City Trash Cans Go Solar—and Wireless—to Save Big Bucks on Garbage Trucks
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the company changed its name to BigBelly Solar, reflecting the containers’ large appetites for trash.
Sales tripled in 2006, tripled again in 2007, and have doubled this year, Kennelly says. The company raised a small amount of venture funding from the Brookline, MA-based Massachusetts Green Energy Fund, but expects revenue from product sales to carry it the rest of the way to profitability, he says. Poss now leads the company from its offices in Seattle, where he teaches entrepreneurship at the Bainbridge Graduate Institute.
BigBelly did have one big advantage over many of its brethren in the energy and cleantech spaces: it didn’t have to struggle to develop an untested energy source or convince customers to invest in a solution that might only pay off in the distant future. “We haven’t invented a new solar cell or anything,” says Kennelly. “It’s just taking two tried-and-true ideas—trash compaction and solar cells—and putting them together in an innovative way that saves customers money.”
But that didn’t spare BigBelly from having to solve some engineering problems. “The key to making a solar powered trash compactor work was that it had to be extremely energy-efficient,” says Kennelly. “Most trash receptacles don’t get a lot of direct sunlight—they are in the shade or alongside buildings. So we have to make it efficient enough to work just with ambient daylight, even though it has to be on 24 hours a day, continually monitoring so that it knows when it has to compact and can tell you when it’s full. Making that work even in Vancouver, Chicago, Boston, Montreal and other northern cities, where the winter days are cold and short, has been the real breakthrough.”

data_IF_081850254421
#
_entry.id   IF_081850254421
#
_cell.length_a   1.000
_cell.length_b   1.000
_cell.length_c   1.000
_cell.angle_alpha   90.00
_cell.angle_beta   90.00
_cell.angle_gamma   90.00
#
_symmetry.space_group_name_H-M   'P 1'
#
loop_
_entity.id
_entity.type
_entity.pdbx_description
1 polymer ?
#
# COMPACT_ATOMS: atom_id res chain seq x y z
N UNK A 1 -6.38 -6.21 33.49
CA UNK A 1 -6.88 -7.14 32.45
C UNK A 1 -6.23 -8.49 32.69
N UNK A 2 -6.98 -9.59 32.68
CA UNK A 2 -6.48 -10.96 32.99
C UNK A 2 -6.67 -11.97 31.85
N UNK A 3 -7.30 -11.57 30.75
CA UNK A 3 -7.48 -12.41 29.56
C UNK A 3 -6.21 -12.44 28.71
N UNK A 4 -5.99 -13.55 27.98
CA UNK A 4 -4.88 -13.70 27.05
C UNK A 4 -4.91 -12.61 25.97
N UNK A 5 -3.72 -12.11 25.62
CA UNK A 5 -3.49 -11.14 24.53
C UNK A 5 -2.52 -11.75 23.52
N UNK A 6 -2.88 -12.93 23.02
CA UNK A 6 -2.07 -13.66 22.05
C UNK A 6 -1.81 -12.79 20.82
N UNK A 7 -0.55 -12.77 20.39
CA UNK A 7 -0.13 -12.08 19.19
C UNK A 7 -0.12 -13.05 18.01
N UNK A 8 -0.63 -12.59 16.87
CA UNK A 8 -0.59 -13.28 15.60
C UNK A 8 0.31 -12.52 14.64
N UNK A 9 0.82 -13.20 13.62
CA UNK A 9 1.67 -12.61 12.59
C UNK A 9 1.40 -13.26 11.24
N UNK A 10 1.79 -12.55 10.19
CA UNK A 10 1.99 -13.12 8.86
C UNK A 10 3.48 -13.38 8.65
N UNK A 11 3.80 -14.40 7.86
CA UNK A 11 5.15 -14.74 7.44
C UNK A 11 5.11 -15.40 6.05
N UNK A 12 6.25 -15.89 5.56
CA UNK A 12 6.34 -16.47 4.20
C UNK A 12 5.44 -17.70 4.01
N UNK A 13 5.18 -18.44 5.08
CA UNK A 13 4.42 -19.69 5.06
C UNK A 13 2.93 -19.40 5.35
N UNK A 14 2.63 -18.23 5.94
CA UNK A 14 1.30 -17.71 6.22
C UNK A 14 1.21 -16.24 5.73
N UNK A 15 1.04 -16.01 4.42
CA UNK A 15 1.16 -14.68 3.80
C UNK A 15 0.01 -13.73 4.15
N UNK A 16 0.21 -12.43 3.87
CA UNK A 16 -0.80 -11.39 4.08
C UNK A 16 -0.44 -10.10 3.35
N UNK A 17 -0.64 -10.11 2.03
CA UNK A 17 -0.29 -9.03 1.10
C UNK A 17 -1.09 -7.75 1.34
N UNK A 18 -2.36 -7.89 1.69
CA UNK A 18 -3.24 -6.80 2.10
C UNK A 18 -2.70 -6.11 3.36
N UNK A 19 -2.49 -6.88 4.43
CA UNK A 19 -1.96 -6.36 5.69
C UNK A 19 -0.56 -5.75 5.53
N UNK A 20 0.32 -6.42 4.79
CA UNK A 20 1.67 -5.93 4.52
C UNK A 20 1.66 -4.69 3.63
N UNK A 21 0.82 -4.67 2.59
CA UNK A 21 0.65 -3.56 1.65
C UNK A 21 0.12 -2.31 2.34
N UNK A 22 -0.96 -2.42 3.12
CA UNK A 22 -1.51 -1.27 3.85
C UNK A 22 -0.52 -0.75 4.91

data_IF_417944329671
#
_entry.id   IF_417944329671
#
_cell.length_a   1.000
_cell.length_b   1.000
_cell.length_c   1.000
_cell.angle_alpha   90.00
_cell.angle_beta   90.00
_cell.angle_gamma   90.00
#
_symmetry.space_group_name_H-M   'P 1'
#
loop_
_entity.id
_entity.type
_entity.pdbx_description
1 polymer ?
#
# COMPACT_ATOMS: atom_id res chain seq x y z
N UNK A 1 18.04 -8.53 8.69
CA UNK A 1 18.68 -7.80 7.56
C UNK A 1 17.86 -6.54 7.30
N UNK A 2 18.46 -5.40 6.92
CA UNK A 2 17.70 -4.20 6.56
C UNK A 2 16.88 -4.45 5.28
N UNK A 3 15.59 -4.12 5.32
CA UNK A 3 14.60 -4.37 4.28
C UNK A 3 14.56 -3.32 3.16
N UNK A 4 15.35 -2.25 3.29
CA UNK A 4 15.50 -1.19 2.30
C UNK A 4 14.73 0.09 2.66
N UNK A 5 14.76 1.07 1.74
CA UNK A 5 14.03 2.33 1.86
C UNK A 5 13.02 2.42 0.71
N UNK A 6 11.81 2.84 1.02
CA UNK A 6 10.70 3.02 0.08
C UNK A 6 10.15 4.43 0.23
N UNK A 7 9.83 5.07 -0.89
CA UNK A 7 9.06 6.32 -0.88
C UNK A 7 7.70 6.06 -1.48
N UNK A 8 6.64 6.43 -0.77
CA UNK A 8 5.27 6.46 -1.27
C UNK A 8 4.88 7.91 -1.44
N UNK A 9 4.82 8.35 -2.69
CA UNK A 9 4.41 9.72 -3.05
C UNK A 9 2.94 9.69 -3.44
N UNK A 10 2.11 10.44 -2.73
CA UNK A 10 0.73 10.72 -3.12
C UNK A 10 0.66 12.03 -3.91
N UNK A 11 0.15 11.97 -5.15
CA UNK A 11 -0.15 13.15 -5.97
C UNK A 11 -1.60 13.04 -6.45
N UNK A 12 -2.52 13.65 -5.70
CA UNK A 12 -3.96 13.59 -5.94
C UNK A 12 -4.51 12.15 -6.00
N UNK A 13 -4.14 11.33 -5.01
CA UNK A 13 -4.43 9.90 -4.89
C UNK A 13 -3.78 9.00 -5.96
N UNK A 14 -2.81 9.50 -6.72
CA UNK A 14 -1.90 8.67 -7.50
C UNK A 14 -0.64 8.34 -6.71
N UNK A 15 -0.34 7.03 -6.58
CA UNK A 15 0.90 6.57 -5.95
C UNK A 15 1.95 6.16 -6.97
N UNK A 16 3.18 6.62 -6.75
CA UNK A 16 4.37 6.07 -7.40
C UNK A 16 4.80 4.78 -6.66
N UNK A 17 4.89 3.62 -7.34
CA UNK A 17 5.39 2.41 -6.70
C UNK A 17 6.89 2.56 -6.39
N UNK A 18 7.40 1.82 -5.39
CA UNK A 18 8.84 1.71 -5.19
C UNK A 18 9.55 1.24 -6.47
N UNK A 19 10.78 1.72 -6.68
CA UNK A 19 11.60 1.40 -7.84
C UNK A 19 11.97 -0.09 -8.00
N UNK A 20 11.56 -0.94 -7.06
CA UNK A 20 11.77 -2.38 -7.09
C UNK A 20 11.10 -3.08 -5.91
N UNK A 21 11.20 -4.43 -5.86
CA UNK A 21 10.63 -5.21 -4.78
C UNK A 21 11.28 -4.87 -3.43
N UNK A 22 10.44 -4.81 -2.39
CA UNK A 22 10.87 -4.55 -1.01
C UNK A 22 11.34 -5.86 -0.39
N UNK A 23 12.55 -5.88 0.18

The BigBelly requires minimal maintenance—its lead-acid battery, the same type used in motorized wheelchairs, needs to be replaced and recycled every four years for $40. The solar panel, which is sealed under a curved plastic shield designed to shed snow and rain, is guaranteed to work for at least 20 years. The motor in the trash compactor is designed to operate continuously for five straight years—but runs, in practice, for only 15 minutes a day. “The only issues we’ve had have been buses running into them,” says Kennelly. “They’re made of metal, so they will crush.”
More and more of the devices—which are child-proof as well as rat-, seagull-, and raccoon-proof, thanks to a rotating bin door makes it impossible to reach inside the receptacle—are popping up around Boston and other cities. The Kraft Group recently bought 15 of the units for Patriot Place, the outdoor mall adjacent to Foxborough’s Gillette Stadium.
The Patriot Place units actually have two compactors side-by-side—one for trash and the other for recyclable materials like soda cans and water bottles. “We’re really excited about the double-bin kiosks,” says Kennelly. “Recycling half of the trash further reduces how often you have to come by and empty the cans.”
Kennelly thinks BigBelly is well-positioned to grow, even during the downturn. “It’s a very good time” to be in the cleantech entrepreneurship space, he says. “Over the last few years there has been growing interest in the climate change issue; it has become more accepted that we need to do something to reduce emissions. Also, people have now started to expand their recycling programs in both private and public spaces.”
And even with gas and diesel prices down from their highs earlier this year, Kennelly says, “people know that we have to find more cost-effective technologies to provide the kinds of goods and services we want, from transportation to sanitation, housing, lighting, and heating. They don’t say ‘Oh, they’re a bunch of tree huggers’ anymore. That’s not what it’s about. It’s about the ability to do business in a way that uses all of our resources efficiently.”
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